The United States has helped, so far, tens of thousands of Afghans to flee the repressive Taliban government and other threats from within Afghanistan. In total, the U.S. is expecting to resettle some 95,000 Afghans in the next year.
Locally, Illinois has become home to a small but growing number of Afghan arrivals. From late summer into early fall, fewer than 100 Afghans arrived in Illinois. But that number is expected to significantly ramp up, over the weeks to come, with many hundreds more.
These evacuees are being provided protection and will be admitted to the U.S. under a variety of immigration statuses. The most complicated of these statuses is the "Afghan Humanitarian Parolee." A Parolee is provided protection in the U.S. while they apply for asylum based on demographics such as gender, race, religion, and political views, a process that can take several years. This class of arrivals is the most complicated because--until recently--these individuals would not have been eligible for any federal assistance.
The State Department has indicated that as many as 50,000 individuals will be granted Parolee status, with at approximately 1,000 Parolees expected to arrive in Illinois in the next several months.
At this early stage, JUF--through its JUF Refugee Resettlement Services department--is playing two primary roles in resettling Afghan arrivals. First, we are working with our partner agencies to prepare for the arrival of large numbers of Afghans in a short period of time. Second, we are advocating at all levels of government to increase and accelerate government aid and access to programs for all Afghan arrivals regardless of status.
These early efforts have already yielded results:
First, in September, the U.S. Congress passed--and President Biden signed--the Continuing Resolution that includes a change to the federal law enabling Parolees to access the full gamut of federal aid and services available to other refugees.
Second, the State of Illinois will allocate up to $1.5 million dollars to help with the resettlement of Afghan refugees on a short-term basis, which will be disbursed through JUF to our partner agencies.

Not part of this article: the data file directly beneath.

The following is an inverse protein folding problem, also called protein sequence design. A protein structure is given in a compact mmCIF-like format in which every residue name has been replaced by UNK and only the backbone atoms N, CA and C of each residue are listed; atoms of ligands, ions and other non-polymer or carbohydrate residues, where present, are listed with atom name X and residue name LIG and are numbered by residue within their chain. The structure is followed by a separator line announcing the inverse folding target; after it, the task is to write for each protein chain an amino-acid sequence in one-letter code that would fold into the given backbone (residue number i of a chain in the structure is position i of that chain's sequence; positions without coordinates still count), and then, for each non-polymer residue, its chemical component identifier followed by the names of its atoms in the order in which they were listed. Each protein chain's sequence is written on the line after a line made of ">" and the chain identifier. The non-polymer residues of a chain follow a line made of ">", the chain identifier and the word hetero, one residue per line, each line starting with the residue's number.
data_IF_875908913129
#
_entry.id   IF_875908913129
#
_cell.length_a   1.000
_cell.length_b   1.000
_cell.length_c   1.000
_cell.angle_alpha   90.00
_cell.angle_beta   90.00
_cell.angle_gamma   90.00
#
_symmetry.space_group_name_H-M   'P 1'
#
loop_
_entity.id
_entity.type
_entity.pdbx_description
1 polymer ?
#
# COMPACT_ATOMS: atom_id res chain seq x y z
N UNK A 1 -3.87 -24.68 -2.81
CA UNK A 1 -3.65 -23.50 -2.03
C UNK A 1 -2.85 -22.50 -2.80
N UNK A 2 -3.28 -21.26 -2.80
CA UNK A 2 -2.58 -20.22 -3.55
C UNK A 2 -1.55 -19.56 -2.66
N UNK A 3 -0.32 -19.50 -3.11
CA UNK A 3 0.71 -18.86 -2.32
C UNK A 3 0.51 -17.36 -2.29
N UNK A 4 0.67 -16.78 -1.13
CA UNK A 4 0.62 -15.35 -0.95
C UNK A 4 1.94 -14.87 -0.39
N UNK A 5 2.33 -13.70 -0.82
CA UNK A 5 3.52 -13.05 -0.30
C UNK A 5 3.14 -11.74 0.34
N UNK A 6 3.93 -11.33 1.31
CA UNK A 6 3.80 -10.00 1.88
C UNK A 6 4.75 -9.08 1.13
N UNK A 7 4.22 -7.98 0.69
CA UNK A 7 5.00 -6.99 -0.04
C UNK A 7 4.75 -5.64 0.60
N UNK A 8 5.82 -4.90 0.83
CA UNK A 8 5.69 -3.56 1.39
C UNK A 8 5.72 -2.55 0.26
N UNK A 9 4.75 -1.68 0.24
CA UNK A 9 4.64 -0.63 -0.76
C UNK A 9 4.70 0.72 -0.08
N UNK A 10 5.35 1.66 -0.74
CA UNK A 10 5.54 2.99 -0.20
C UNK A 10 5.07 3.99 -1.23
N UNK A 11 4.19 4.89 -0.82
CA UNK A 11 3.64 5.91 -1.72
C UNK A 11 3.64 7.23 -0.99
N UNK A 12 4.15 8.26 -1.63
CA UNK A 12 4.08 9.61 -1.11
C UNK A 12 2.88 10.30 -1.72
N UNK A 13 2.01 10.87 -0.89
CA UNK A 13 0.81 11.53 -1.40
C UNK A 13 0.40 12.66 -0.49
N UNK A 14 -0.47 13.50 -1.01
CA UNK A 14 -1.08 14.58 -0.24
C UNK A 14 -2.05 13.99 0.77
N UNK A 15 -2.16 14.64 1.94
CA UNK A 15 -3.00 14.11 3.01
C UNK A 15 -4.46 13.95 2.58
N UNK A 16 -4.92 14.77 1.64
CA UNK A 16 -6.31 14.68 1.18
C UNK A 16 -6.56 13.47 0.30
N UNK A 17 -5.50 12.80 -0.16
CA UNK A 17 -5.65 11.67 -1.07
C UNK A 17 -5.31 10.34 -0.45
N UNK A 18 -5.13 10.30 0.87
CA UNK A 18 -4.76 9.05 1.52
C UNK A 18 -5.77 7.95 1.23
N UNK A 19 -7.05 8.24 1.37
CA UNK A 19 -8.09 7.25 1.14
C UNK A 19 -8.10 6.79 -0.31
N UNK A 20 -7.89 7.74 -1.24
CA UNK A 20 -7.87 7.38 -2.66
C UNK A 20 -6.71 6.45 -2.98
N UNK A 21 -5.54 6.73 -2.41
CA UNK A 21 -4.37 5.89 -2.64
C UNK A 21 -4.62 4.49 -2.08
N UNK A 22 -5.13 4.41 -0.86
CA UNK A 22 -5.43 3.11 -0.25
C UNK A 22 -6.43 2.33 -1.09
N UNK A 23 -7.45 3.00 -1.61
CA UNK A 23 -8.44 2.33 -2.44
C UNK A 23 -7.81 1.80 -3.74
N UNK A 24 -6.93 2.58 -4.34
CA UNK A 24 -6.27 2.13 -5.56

Finally, staff from JUF and our affiliated agencies have heard from many community members asking how they can help. We are working on ways to accommodate these generous offers individually and collectively.
The Jewish people have faced thousands of years of persecution and displacement, and so we empathize with the plight of refugees fleeing atrocities in their native countries. That is why for more than 40 years, JUF's Refugee Resettlement Services department has played a key role in successfully welcoming over 130,000 refugees from a range of faiths and countries to Illinois. Since 1980, JUF has served as the administrator of the Illinois Refugee Social Services Consortium-made up of 10 partner agencies and funded by the federal government through the State of Illinois.
JUF's direct service partner agencies are assisting Afghan arrivals. These robust and comprehensive services-including employment and case management assistance, mental health counseling, K-12 resources, youth mentoring, and senior services-offer initial support to newly arrived families and extend out to five years for those who have been here longer. These resources aim to help refugees find work, stability, ongoing support, and positive momentum toward financial self-sufficiency.
The Refugee Resettlement Services team has been working across JUF departments-including Campaign, Communications, and Government Affairs-to help raise awareness, provide volunteer opportunities, and keep the wider community informed. We remain at our best when we work together to help the most vulnerable among us. You can count on your JUF team to continue to do so.
For more information on refugee resettlement in Illinois, visit bit.ly/idhsrefugees.
The Illinois Refugee Social Services Consortium is made up of 10 partner agencies: Catholic Charities-Chicago, Catholic Charities-Rockford, Ethiopian Community Association of Chicago, Heartland Health Alliance, Heartland Human Care Services, Middle East Immigrant and Refugee Alliance, RefugeeOne, Rock Valley College, World Relief Chicagoland, and World Relief Quad Cities.
Marc Adelman is the Associate Vice President of Refugee Resettlement Services for the Jewish United Fund of Chicago.